November 14, 2012 | 1:45 pm | Print
Above: Puerto Rico Governor Luis Fortuño
By the Caribbean Journal staff
Puerto Rico Governor Luis Fortuño is urging US President Barack Obama and the United States Congress to implement the vote in last week’s referendum that signaled a desire for statehood.
The referendum in last week’s election, which Fortuño lost to Alejandro Garcia Padilla by 0.7 percentage points, asked voters two separate questions.
The first was whether to change the territory’s current political status. The second gave voters three options for the territory’s political status: statehood, a free sovereign associated state, or full independence.
A majority of citizens, around 54 percent, voted to change the territory’s current political status. On the second question, 61 percent voted in favour of statehood.
The results of those two questions came under fire, however, after it was revealed that around 472,674 Puerto Ricans did not answer the second questions. (Just under 65,000 did not answer the first question, with just under 13,000 ballots protested).
Around 17,760 were officially listed as protested on the second question, according to data from Puerto Rico’s Election Commission.
That said, Fortuño pushed forward with his call to US leaders, urging in a letter to Obama to “fulfill your commitment to actively seek implementation of this choice by the US citizens of Puerto Rico.”
“The plebiscite’s results constitute the US Citizens of Puerto Rico’s clear rejection of the continuation of the current territory status,” Fortuño said. “The US citizens of Puerto Rico have also clearly voted, among the available non-territorial status options, for Puerto Rico’s admission as a state of the Union so that all United States citizens residing in Puerto Rico may have the rights, benefits and responsibilities equal to those enjoyed by all other citizens of the states of the Union, and be entitled to full representation in Congress and to participate in presidential elections.”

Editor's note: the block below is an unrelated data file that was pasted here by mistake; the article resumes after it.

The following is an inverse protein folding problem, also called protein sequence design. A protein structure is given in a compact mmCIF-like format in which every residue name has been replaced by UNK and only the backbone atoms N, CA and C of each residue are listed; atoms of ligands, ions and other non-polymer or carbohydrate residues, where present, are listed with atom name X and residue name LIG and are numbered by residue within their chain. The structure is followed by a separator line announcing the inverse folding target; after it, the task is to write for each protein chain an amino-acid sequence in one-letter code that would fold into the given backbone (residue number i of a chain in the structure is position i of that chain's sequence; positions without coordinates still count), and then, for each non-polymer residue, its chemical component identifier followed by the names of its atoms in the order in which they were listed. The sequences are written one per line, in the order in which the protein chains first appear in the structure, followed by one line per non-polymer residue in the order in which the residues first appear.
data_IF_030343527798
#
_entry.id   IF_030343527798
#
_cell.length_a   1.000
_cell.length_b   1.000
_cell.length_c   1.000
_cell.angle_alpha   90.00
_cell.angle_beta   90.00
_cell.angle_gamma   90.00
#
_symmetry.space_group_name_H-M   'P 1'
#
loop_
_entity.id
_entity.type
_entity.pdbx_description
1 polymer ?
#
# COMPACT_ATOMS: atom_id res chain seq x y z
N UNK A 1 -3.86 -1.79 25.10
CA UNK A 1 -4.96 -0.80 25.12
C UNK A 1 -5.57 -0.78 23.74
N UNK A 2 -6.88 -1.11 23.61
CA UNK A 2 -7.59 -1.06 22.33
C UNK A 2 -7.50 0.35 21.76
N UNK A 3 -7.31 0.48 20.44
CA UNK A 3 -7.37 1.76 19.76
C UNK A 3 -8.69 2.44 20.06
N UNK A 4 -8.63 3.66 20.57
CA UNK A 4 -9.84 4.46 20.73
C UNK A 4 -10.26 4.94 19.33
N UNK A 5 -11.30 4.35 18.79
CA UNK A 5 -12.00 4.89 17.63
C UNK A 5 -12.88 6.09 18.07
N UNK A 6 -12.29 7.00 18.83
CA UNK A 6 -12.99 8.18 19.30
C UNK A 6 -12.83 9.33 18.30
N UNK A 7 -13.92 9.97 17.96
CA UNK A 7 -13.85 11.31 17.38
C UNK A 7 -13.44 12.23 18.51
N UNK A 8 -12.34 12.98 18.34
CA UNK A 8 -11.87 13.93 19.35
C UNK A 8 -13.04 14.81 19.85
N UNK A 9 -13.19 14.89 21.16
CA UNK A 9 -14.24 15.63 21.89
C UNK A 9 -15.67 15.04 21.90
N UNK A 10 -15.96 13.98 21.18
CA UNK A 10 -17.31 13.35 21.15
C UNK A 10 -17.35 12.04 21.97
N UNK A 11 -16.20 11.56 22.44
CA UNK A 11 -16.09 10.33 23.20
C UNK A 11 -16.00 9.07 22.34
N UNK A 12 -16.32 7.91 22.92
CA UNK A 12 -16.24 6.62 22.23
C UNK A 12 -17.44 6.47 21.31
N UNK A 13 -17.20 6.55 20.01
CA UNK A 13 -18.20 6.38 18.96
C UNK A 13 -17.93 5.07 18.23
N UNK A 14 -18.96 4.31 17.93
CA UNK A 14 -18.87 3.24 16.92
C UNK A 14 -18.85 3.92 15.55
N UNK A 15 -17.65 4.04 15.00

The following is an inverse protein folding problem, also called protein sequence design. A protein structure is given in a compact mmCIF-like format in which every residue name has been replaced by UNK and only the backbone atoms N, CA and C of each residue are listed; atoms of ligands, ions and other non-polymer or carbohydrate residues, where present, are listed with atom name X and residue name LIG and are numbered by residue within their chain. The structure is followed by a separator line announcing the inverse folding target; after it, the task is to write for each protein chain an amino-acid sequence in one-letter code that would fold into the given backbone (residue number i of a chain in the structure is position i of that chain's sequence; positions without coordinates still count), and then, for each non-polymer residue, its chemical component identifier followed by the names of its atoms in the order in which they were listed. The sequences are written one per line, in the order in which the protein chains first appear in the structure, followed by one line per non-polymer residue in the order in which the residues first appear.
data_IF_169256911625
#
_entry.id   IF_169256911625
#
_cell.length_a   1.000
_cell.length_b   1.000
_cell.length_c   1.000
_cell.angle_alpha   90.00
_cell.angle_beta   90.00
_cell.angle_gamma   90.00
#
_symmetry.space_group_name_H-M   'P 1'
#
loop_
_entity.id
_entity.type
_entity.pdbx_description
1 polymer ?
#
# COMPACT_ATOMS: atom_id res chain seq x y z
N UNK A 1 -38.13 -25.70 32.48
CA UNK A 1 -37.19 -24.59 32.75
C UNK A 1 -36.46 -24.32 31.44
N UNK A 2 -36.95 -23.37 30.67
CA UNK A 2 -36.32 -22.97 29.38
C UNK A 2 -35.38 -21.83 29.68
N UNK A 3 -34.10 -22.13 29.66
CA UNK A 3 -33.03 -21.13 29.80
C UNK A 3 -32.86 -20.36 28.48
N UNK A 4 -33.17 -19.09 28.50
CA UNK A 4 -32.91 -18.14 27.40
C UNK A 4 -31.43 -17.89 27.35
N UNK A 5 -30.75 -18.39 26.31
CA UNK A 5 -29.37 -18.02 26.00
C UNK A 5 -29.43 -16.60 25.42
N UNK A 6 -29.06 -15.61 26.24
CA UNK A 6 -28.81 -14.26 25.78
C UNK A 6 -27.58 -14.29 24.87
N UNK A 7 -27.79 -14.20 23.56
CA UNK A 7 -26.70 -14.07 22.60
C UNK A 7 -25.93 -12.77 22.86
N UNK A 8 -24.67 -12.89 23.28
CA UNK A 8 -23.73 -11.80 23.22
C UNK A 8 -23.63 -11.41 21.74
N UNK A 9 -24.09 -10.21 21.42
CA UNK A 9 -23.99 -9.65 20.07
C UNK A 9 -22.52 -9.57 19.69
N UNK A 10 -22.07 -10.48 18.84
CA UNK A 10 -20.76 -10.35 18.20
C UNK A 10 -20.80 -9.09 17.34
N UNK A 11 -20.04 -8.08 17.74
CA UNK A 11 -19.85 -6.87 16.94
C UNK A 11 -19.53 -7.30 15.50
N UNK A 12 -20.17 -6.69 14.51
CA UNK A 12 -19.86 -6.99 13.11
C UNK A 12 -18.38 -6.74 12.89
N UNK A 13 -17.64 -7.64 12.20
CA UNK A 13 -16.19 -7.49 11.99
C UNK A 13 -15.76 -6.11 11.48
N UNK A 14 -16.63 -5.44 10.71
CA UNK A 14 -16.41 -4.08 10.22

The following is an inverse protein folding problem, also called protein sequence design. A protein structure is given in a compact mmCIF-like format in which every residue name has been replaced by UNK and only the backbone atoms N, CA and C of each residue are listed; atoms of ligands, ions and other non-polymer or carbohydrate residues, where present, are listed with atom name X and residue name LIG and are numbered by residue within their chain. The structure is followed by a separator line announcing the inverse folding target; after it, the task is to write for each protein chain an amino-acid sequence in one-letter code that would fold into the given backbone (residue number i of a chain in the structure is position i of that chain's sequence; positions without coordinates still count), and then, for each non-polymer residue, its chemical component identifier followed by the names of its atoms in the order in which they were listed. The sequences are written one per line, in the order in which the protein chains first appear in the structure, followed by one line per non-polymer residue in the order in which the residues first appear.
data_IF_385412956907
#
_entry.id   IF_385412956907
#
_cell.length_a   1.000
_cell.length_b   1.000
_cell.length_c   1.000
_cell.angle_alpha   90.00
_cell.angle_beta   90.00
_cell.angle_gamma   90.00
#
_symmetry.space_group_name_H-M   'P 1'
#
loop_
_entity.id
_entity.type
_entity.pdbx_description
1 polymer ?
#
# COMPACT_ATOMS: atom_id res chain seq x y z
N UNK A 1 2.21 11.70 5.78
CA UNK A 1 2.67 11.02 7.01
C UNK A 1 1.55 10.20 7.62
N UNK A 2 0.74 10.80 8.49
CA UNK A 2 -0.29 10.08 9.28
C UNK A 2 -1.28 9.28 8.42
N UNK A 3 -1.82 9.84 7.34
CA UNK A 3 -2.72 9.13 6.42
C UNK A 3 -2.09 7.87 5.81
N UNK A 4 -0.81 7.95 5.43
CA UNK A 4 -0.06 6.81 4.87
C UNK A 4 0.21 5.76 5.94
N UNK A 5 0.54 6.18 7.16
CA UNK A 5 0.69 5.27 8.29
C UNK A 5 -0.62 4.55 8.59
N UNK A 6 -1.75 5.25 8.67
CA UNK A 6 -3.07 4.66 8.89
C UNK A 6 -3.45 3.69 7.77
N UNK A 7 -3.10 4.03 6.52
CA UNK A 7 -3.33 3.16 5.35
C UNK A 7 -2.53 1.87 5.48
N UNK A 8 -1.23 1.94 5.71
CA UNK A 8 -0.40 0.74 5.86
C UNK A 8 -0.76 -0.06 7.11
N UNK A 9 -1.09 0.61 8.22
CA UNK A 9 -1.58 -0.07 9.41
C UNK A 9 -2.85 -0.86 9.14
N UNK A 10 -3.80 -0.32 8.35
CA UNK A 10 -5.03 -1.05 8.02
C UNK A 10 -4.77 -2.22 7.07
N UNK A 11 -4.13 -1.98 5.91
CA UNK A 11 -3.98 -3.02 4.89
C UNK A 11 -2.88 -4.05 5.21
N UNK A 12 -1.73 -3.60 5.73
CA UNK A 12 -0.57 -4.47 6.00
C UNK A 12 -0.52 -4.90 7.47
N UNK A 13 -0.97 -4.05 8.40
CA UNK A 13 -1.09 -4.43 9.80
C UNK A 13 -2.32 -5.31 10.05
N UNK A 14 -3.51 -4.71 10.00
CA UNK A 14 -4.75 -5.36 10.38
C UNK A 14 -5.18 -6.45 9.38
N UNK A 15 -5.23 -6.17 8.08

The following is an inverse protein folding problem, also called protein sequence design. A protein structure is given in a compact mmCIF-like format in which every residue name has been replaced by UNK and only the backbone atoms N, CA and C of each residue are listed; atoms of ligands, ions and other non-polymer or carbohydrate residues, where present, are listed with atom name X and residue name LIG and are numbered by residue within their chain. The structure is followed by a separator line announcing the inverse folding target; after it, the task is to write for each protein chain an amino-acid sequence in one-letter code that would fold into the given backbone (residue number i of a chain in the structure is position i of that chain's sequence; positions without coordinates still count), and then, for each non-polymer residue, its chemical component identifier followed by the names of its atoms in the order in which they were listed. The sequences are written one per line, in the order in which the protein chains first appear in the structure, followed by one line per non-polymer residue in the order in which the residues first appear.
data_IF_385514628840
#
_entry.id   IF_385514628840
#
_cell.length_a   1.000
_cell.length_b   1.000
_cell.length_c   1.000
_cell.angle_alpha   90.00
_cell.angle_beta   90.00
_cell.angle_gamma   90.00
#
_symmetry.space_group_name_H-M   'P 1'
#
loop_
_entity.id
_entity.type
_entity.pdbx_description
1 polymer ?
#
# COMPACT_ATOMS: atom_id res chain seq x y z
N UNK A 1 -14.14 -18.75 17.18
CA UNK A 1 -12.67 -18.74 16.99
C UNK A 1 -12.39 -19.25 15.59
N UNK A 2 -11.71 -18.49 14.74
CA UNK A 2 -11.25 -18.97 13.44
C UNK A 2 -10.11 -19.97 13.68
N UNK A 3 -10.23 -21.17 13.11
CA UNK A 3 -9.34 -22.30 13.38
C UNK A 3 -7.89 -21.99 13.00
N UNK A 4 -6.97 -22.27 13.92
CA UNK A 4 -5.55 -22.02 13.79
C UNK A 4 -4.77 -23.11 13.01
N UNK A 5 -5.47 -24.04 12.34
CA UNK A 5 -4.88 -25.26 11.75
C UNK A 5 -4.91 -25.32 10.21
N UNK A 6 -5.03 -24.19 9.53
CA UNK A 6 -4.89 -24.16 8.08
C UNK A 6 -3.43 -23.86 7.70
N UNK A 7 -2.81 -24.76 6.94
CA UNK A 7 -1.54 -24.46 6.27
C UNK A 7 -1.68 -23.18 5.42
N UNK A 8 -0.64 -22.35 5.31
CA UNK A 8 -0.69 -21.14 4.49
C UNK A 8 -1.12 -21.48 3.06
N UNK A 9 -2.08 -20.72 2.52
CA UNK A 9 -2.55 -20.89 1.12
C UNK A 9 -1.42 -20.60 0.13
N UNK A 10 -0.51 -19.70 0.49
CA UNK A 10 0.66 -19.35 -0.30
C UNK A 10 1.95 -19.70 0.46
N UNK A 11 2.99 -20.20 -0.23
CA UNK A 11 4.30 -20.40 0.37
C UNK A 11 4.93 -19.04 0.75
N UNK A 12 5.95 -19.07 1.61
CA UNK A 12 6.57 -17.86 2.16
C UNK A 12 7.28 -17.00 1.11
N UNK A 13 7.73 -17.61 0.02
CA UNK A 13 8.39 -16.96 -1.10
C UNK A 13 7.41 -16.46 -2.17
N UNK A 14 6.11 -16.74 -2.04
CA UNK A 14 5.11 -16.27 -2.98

Fortuño pointed to the President’s endorsement of the 2011 report of his Task Force on Puerto Rico’s status.
“You wrote that you were ‘firmly committed to the principle that the question of the political status is a matter of self-determination of the people of Puerto Rico,’” Fortuño wrote.
In the report, the Task Force concluded that it would be “best for the people of Puerto Rico to speak first, with swift congressional action vindicating their will to follow.”
“In view of this policy and the integrity and clarity of these results, the people of Puerto Rico demand that you and the United States Congress proceed to work together to work together to definitely move this process forward, and enable the implementation of the will of the people of Puerto Rico,” Fortuño wrote.
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